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Chapter 3 - Anatomy of the Cardiac Chambers

Published online by Cambridge University Press:  10 April 2024

Robert H. Anderson
Affiliation:
Institute of Genetic Medicine, Newcastle University
Andrew C. Cook
Affiliation:
University College London
Diane E. Spicer
Affiliation:
University of Florida
Anthony M. Hlavacek
Affiliation:
Medical University of South Carolina
Carl L. Backer
Affiliation:
Cincinnati Children's Hospital
Justin T. Tretter
Affiliation:
Cleveland Clinic, Ohio
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Summary

Regardless of the surgical approach, once having entered the mediastinum, the surgeon will be confronted by the heart enclosed in its pericardial sac. In the strict anatomical sense, this sac has two layers, one fibrous and the other serous. From a practical point of view, the pericardium is essentially the tough fibrous layer, since the serous component forms the lining of the fibrous sac, and is reflected back onto the surface of the heart as the epicardium. It is the fibrous sac, therefore, which encloses the mass of the heart. By virtue of its own attachments to the diaphragm, it helps support the heart within the mediastinum. Free-standing around the atrial chambers and the ventricles, the sac becomes adherent to the adventitial coverings of the great arteries and veins at their entrances to and exits from it, these attachments closing the pericardial cavity.1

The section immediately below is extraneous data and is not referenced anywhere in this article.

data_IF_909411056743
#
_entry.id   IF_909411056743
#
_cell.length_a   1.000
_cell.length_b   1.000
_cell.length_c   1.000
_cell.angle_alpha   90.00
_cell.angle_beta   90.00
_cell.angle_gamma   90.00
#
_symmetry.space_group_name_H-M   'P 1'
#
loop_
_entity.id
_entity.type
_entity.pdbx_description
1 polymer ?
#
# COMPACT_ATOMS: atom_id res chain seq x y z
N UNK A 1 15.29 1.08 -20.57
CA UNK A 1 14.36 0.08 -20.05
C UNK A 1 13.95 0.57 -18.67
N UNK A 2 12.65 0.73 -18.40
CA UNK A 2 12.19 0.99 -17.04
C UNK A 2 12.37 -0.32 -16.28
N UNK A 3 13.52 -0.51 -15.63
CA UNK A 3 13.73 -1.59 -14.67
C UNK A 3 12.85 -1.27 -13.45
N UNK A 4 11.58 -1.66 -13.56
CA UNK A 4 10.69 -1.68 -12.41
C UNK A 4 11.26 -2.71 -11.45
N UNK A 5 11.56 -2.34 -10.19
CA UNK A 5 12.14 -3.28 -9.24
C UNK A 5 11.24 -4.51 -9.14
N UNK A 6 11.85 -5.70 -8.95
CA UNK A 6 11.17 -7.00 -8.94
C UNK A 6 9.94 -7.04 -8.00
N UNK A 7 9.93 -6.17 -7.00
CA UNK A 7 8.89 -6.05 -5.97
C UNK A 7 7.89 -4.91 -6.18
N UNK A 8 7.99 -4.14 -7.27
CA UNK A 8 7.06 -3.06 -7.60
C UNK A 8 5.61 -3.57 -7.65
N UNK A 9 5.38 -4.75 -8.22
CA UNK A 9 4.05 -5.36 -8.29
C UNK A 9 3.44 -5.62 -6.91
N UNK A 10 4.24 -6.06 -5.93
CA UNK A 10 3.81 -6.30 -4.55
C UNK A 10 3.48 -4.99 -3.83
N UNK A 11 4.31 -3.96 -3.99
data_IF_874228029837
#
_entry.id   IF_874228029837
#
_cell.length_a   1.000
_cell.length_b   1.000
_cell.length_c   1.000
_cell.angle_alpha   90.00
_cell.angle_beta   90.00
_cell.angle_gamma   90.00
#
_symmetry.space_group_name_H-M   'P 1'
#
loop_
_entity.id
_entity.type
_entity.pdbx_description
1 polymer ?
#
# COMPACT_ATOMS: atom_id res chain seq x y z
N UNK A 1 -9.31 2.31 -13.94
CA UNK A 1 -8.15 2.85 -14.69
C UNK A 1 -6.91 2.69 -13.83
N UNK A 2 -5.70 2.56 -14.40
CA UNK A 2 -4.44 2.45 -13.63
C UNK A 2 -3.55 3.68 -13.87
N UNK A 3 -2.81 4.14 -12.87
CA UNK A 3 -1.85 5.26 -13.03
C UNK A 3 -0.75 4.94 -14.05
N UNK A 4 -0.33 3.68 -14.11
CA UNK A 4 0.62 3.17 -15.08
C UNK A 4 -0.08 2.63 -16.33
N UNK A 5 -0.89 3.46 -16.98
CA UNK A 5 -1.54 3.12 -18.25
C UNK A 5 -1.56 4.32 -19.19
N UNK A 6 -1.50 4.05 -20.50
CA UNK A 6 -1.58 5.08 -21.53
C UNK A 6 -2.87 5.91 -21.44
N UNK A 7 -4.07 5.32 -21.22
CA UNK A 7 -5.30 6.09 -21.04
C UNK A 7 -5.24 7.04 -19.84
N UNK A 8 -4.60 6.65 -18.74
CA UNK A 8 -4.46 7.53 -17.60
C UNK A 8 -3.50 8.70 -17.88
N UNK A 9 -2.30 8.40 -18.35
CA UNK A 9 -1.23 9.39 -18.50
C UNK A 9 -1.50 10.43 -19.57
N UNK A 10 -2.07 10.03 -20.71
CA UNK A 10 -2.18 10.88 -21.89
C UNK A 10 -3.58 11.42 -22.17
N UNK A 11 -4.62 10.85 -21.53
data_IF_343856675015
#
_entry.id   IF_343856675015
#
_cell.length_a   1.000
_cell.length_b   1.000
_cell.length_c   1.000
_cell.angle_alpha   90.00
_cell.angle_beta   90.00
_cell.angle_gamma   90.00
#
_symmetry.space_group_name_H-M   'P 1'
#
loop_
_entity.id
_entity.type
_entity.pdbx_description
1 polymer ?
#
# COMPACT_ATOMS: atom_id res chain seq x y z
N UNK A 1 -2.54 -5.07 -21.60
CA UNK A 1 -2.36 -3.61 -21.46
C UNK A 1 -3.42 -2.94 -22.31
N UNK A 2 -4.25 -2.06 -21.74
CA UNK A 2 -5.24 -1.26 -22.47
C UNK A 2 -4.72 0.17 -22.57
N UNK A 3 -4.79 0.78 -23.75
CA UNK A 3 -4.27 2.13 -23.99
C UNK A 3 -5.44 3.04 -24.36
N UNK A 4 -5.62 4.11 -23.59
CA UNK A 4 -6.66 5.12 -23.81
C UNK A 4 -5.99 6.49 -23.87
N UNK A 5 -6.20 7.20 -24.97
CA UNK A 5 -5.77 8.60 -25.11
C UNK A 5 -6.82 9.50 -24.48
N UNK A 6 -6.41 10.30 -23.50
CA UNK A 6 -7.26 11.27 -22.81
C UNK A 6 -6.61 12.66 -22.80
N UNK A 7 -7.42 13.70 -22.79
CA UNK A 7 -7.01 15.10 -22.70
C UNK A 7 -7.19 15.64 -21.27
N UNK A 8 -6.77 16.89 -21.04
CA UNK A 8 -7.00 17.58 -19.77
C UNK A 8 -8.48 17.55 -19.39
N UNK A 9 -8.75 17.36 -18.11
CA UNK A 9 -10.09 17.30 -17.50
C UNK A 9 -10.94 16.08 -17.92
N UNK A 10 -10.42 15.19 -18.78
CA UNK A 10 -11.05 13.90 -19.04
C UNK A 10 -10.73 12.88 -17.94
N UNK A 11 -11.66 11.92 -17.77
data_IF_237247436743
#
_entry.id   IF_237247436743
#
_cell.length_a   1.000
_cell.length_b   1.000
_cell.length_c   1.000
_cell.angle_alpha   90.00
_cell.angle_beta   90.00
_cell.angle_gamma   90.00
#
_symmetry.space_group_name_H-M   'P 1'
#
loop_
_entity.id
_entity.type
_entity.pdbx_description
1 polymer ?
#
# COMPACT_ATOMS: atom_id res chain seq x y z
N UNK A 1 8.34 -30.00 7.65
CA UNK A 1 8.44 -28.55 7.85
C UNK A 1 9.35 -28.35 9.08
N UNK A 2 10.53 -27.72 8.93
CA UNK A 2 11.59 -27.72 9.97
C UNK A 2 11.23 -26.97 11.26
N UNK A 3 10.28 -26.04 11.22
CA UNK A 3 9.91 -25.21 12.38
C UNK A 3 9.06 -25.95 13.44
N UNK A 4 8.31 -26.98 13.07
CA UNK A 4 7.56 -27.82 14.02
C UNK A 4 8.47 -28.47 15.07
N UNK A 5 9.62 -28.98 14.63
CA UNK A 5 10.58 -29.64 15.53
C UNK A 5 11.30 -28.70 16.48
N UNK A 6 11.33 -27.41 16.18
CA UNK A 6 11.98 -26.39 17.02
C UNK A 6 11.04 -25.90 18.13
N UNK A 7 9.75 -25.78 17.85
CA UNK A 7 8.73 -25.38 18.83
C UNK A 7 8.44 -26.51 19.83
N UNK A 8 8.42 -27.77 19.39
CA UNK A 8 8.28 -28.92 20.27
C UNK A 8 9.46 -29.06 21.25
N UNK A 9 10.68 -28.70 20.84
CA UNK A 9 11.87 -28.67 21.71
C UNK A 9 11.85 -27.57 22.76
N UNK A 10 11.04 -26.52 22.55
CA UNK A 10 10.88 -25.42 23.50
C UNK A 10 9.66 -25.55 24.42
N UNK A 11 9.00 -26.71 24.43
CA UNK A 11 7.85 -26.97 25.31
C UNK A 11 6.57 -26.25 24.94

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Publisher: Cambridge University Press
Print publication year: 2024

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References

References Cited

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